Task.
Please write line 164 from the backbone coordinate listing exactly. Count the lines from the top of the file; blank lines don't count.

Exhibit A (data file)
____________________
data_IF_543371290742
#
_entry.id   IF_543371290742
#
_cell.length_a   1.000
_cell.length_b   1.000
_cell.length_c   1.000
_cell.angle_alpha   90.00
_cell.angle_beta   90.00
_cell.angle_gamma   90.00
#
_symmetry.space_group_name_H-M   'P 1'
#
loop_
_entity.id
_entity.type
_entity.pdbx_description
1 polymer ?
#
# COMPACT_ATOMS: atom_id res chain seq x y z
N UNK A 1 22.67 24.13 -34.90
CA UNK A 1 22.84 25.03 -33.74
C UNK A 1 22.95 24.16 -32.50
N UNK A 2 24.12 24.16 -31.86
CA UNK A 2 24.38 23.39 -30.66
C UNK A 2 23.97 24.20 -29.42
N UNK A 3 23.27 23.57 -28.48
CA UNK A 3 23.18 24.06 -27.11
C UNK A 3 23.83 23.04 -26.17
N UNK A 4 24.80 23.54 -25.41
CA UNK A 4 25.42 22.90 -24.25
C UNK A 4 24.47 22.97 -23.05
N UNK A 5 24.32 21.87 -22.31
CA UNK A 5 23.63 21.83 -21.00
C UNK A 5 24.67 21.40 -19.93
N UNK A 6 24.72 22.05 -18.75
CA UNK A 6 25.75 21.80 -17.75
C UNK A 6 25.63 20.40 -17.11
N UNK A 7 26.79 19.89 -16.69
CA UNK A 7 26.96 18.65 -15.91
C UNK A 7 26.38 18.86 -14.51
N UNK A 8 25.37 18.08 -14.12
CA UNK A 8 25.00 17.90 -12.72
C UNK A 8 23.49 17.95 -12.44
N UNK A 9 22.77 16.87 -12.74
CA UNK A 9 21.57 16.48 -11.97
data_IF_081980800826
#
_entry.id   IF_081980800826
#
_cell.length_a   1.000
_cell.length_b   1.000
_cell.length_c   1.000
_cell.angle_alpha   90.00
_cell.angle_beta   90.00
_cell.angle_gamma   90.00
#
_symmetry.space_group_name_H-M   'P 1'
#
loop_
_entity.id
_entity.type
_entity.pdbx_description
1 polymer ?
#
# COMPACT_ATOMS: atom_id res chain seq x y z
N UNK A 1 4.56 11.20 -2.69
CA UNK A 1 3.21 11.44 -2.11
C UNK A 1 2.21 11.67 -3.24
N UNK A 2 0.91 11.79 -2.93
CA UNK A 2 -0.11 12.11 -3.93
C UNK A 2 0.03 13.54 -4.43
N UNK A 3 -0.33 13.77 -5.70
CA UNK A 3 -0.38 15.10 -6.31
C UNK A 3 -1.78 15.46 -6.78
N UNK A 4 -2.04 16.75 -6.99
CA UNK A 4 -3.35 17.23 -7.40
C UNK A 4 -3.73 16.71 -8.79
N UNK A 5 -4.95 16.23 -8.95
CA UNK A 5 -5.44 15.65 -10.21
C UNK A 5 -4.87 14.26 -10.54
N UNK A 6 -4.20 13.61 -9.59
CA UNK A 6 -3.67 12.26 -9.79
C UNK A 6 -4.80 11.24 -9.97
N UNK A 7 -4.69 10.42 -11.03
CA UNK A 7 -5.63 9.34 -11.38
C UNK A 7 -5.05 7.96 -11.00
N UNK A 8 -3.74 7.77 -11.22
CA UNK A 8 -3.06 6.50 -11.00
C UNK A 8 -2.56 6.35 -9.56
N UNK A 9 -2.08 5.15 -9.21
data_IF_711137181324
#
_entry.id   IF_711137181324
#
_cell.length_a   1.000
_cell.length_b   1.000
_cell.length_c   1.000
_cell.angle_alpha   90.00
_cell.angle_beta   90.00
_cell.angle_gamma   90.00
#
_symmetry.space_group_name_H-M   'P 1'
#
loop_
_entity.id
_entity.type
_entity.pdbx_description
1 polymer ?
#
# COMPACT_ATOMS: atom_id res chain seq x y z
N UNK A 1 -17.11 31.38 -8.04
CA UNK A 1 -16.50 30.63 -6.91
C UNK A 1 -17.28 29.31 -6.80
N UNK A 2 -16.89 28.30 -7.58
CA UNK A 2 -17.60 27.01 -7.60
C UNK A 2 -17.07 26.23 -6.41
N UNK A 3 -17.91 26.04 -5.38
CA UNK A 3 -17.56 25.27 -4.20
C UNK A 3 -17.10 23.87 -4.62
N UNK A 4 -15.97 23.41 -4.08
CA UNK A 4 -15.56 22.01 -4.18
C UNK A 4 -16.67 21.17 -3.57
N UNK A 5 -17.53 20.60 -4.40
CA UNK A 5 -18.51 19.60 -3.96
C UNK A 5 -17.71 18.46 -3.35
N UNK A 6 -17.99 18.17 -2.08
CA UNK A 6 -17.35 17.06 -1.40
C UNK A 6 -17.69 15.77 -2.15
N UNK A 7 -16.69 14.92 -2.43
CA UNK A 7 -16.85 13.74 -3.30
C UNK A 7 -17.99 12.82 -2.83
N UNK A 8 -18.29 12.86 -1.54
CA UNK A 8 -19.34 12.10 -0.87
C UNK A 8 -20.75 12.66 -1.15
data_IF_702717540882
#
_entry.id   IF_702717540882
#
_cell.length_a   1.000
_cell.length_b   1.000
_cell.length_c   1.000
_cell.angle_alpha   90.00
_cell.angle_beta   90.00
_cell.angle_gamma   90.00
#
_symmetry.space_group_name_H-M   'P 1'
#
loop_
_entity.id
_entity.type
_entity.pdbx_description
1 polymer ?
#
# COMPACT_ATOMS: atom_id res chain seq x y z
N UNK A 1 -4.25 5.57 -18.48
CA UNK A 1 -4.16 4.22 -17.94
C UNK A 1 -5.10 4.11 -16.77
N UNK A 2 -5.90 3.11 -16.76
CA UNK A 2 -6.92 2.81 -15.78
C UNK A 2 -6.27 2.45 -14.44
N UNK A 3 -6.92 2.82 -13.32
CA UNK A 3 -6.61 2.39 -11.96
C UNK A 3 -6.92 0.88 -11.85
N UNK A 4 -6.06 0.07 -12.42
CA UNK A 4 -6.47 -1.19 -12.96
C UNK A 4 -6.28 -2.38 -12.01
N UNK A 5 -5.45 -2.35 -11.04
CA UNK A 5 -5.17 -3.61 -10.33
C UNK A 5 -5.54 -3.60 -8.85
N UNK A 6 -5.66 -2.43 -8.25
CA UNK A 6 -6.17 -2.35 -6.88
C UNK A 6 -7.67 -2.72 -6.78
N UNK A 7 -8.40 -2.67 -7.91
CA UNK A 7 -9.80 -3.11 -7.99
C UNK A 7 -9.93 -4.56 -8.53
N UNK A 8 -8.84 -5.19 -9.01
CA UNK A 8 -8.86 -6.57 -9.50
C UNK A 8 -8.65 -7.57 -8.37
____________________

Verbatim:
C UNK A 3 -6.92 0.88 -11.85